Initial (and some ongoing) efforts in the ’80s and ’90s looked to Asia for a solution, seeking something in nature that would serve as a proper adversary to the ever-advancing pest. But around 1997, McDonald says entomologists realized the hemlock woolly adelgid is also native to the Pacific Northwest, where it has its own set of effective predators — including Laricobius nigrinus.
McDonald quickly realized that he and his colleagues could go out West to collect beetles more efficiently than through an expensive trip to Asia or via reproduction in a lab. With that revelation, the race was on. “We were discovering this while the house was on fire,” McDonald says. “It was a mad scramble; nobody was going to save our trees except us.”
In 2006, McDonald flew out to Seattle, collecting 3,586 beetles in a single sweep. “A lab would produce that many beetles in a year,” he explains. “But we’re trying to solve problems in real time, trying to save as many trees as quickly as possible.”
McDonald’s persistence to collect beetles not only benefits the region, but it also often generates some entertaining stories — like the time he bribed army servicemen with cigarettes to collect beetles from an on-base tree.
“If I had to dress in a ninja suit to go in there and get those beetles, that’s what I would’ve done,” he says. “I chained myself to the hemlocks, man. But in a different way — in a scientific way.”
A few years later, McDonald determined that the adelgid had another West Coast predator, a sesame seed-sized beetle called Scymnus coniferarum. While Laricobius takes care of the adelgid in winter, this second predator picks up the slack in summer.
In the last decade, McDonald estimates he’s collected 80,000 beetles from the Pacific Northwest. Meanwhile, the beetles he’s brought back to WNC continue to reproduce. “By 2009, our trees [on Grandfather Mountain] quit dying,” he says. “That was six years ago. When you look at our trees, people are stunned.”
More than 14,000 beetles have been released at that site, McDonald notes, and the observant eye can spot them easily enough. “That’s a 6,000-foot tall mountain, and when the winds get high, those beetles blow all over the place,” he says. “It’s like a beetle volcano.”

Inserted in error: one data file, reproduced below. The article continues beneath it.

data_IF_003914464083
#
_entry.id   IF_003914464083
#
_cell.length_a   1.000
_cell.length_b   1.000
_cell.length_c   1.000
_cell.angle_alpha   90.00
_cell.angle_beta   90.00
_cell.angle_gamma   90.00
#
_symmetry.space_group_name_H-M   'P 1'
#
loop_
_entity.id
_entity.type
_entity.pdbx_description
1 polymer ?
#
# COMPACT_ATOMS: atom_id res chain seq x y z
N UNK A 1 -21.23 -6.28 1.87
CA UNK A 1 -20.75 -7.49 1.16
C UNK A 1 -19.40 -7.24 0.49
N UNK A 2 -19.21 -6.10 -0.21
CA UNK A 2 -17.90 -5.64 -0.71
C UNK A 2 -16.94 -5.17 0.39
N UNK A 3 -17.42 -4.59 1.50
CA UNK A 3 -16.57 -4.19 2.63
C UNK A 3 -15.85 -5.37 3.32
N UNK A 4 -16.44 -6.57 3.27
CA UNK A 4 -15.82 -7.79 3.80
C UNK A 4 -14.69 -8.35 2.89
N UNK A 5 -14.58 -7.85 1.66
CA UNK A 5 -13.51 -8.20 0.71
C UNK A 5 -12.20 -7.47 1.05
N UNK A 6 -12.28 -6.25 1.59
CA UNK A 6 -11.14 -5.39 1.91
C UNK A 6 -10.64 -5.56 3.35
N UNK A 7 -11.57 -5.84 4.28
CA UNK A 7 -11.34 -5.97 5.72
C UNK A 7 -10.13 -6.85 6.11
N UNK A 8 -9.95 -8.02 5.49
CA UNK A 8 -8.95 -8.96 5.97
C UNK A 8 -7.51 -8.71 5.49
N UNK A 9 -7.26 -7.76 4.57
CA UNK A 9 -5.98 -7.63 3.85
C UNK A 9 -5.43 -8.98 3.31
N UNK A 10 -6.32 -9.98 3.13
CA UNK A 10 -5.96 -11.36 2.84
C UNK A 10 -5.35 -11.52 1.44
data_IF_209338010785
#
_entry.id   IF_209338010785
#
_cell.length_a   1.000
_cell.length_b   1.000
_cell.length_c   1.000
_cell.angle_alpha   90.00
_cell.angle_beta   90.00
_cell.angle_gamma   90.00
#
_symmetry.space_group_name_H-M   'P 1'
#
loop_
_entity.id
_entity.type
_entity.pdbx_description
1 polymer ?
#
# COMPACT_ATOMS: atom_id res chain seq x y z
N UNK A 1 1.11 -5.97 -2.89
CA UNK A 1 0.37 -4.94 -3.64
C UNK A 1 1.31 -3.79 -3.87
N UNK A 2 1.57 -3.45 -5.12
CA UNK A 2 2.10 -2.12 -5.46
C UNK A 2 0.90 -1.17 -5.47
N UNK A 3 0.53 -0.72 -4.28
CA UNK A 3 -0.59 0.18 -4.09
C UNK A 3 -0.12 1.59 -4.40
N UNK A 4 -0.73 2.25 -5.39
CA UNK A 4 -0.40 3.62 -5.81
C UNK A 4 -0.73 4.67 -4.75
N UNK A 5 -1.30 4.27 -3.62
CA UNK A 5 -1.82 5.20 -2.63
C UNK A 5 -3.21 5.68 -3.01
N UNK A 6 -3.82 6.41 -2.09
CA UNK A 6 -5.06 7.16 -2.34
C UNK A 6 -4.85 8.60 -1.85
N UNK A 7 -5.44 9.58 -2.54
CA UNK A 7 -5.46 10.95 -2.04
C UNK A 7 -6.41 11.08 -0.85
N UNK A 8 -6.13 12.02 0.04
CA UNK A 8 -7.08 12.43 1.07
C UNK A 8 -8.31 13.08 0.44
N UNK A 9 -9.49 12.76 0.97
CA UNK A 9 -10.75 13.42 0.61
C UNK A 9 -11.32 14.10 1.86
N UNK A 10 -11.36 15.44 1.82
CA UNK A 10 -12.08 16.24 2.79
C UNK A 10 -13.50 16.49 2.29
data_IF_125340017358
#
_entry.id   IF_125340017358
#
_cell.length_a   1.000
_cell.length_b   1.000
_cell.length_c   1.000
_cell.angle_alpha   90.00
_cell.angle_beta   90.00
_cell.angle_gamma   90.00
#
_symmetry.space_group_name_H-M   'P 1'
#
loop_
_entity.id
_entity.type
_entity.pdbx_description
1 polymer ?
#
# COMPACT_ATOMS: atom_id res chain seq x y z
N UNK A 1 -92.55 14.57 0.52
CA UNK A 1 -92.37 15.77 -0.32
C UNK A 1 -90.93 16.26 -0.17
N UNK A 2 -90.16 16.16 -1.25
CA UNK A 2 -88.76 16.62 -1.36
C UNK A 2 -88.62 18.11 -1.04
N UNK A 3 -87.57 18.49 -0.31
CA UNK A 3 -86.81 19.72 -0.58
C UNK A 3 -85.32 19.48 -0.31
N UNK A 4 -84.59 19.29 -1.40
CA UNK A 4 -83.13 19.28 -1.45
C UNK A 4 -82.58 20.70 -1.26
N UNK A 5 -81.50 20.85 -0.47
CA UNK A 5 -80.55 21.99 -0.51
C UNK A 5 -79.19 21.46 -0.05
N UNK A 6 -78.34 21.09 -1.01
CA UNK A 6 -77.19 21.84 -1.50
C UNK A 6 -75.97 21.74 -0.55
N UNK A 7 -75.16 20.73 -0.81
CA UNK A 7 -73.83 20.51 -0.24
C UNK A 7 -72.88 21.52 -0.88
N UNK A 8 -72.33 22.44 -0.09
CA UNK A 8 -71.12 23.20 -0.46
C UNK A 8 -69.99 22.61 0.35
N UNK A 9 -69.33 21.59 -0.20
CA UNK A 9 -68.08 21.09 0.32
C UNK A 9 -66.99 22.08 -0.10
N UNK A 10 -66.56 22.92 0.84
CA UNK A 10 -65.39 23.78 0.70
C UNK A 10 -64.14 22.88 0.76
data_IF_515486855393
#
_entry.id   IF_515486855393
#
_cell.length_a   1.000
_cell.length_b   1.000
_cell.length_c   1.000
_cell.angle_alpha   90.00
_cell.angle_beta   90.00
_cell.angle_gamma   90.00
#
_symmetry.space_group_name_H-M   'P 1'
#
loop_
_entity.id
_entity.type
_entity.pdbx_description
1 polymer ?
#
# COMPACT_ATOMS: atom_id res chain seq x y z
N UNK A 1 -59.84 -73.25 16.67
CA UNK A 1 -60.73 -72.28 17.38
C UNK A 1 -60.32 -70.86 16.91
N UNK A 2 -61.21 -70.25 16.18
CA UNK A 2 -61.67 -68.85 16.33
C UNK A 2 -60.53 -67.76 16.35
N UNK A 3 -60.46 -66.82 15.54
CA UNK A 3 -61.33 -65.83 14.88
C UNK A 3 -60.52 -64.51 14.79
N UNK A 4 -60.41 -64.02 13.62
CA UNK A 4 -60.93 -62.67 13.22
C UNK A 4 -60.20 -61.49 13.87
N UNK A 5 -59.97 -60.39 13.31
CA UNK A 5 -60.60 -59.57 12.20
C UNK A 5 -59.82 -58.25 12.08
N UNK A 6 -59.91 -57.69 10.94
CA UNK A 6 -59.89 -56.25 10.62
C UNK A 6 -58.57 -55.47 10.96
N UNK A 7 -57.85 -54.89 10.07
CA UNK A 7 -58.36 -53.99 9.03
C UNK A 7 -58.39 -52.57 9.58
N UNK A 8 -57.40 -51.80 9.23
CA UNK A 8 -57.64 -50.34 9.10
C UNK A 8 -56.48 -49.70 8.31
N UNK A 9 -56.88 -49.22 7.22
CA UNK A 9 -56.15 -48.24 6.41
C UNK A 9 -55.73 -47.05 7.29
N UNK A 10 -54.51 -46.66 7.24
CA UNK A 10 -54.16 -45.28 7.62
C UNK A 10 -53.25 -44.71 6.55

So far, it seems this strategy is working. In fact, the evidence in support of predatory beetles “is pretty compelling,” says Sheeran.
“The foliage is rebounding, and the trees are responding positively with new growth,” she notes. “Biological control can make some people nervous. And while there are some instances of biological control gone bad, this one feeds exclusively on the woolly adelgid.”
Currently, McDonald supplies beetles to government agencies, community groups and even individuals for $5 per beetle, a rate that covers travel to and from Seattle for McDonald and his team. Everybody on the East Coast wants beetles, McDonald says — including Buncombe County.
At a May 19 meeting, Buncombe County agreed to purchase 5,000 Lari beetles in the county’s next fiscal year, starting July 1. The nonprofits WNC Communities and MountainTrue will administer the release and monitoring of the beetles, reporting back to the county on their progress.
At the meeting, MountainTrue biologist Josh Kelly said the only way to guarantee an individual tree’s survival is with chemical treatment. But when talking about an entire forest, “this predator-prey relationship, this ecological balance — that’s the bridge to the future.”
From McDonald’s perspective, the region is already seeing some beautiful progress. “This beetle spans, [in patches], from the border of Virginia all the way to Mars Hill,” he says.
If you want to see the difference these little insects are making, he adds, just look to the trees. “If I’m a little bummed out, all I have to do is go for a drive, see hemlocks, and I’m just like, ‘Woo-hoo! We did it!’”